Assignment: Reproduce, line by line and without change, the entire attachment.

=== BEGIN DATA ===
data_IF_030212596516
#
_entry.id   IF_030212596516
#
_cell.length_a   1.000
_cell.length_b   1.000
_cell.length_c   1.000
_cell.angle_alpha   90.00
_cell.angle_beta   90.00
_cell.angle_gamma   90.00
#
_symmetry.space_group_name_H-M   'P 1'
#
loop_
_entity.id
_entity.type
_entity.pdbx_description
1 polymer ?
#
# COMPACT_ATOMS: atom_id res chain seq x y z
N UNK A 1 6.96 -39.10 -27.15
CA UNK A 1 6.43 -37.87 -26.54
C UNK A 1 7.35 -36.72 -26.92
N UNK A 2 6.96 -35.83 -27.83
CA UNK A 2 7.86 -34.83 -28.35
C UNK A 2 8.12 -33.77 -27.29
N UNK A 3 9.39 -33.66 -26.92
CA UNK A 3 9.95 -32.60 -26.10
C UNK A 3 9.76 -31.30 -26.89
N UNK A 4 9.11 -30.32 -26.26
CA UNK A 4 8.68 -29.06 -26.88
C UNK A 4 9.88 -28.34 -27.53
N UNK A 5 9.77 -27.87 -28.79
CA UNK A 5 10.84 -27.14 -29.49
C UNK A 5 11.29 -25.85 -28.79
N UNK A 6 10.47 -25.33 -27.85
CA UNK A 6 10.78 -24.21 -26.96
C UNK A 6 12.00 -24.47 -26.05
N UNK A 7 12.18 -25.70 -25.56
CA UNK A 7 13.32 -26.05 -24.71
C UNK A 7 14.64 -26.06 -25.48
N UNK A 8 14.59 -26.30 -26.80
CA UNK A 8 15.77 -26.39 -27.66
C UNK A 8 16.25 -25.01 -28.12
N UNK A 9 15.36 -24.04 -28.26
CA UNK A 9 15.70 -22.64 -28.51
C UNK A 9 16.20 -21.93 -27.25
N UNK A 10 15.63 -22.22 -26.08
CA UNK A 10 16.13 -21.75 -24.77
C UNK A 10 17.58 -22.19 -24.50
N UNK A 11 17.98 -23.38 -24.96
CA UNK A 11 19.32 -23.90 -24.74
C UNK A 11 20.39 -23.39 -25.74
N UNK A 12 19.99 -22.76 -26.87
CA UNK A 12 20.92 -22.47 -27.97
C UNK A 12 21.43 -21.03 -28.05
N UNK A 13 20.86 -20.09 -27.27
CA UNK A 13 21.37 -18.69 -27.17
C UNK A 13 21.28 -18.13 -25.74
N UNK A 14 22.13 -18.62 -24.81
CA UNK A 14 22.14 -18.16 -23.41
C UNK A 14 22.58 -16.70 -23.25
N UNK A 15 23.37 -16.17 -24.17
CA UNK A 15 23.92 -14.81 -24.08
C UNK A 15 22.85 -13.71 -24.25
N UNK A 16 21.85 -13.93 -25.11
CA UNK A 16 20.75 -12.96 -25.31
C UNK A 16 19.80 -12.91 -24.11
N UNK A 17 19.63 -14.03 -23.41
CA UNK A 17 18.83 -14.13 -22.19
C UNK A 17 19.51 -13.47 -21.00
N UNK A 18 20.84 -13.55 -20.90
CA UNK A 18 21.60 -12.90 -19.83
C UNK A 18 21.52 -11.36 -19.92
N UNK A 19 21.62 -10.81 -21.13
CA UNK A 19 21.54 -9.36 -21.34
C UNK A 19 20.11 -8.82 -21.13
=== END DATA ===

data_IF_030212596516
#
_entry.id   IF_030212596516
#
_cell.length_a   1.000
_cell.length_b   1.000
_cell.length_c   1.000
_cell.angle_alpha   90.00
_cell.angle_beta   90.00
_cell.angle_gamma   90.00
#
_symmetry.space_group_name_H-M   'P 1'
#
loop_
_entity.id
_entity.type
_entity.pdbx_description
1 polymer ?
#
# COMPACT_ATOMS: atom_id res chain seq x y z
N UNK A 1 6.96 -39.10 -27.15
CA UNK A 1 6.43 -37.87 -26.54
C UNK A 1 7.35 -36.72 -26.92
N UNK A 2 6.96 -35.83 -27.83
CA UNK A 2 7.86 -34.83 -28.35
C UNK A 2 8.12 -33.77 -27.29
N UNK A 3 9.39 -33.66 -26.92
CA UNK A 3 9.95 -32.60 -26.10
C UNK A 3 9.76 -31.30 -26.89
N UNK A 4 9.11 -30.32 -26.26
CA UNK A 4 8.68 -29.06 -26.88
C UNK A 4 9.88 -28.34 -27.53
N UNK A 5 9.77 -27.87 -28.79
CA UNK A 5 10.84 -27.14 -29.49
C UNK A 5 11.29 -25.85 -28.79
N UNK A 6 10.47 -25.33 -27.85
CA UNK A 6 10.78 -24.21 -26.96
C UNK A 6 12.00 -24.47 -26.05
N UNK A 7 12.18 -25.70 -25.56
CA UNK A 7 13.32 -26.05 -24.71
C UNK A 7 14.64 -26.06 -25.48
N UNK A 8 14.59 -26.30 -26.80
CA UNK A 8 15.77 -26.39 -27.66
C UNK A 8 16.25 -25.01 -28.12
N UNK A 9 15.36 -24.04 -28.26
CA UNK A 9 15.70 -22.64 -28.51
C UNK A 9 16.20 -21.93 -27.25
N UNK A 10 15.63 -22.22 -26.08
CA UNK A 10 16.13 -21.75 -24.77
C UNK A 10 17.58 -22.19 -24.50
N UNK A 11 17.98 -23.38 -24.96
CA UNK A 11 19.32 -23.90 -24.74
C UNK A 11 20.39 -23.39 -25.74
N UNK A 12 19.99 -22.76 -26.87
CA UNK A 12 20.92 -22.47 -27.97
C UNK A 12 21.43 -21.03 -28.05
N UNK A 13 20.86 -20.09 -27.27
CA UNK A 13 21.37 -18.69 -27.17
C UNK A 13 21.28 -18.13 -25.74
N UNK A 14 22.13 -18.62 -24.81
CA UNK A 14 22.14 -18.16 -23.41
C UNK A 14 22.58 -16.70 -23.25
N UNK A 15 23.37 -16.17 -24.17
CA UNK A 15 23.92 -14.81 -24.08
C UNK A 15 22.85 -13.71 -24.25
N UNK A 16 21.85 -13.93 -25.11
CA UNK A 16 20.75 -12.96 -25.31
C UNK A 16 19.80 -12.91 -24.11
N UNK A 17 19.63 -14.03 -23.41
CA UNK A 17 18.83 -14.13 -22.19
C UNK A 17 19.51 -13.47 -21.00
N UNK A 18 20.84 -13.55 -20.90
CA UNK A 18 21.60 -12.90 -19.83
C UNK A 18 21.52 -11.36 -19.92
N UNK A 19 21.62 -10.81 -21.13
CA UNK A 19 21.54 -9.36 -21.34
C UNK A 19 20.11 -8.82 -21.13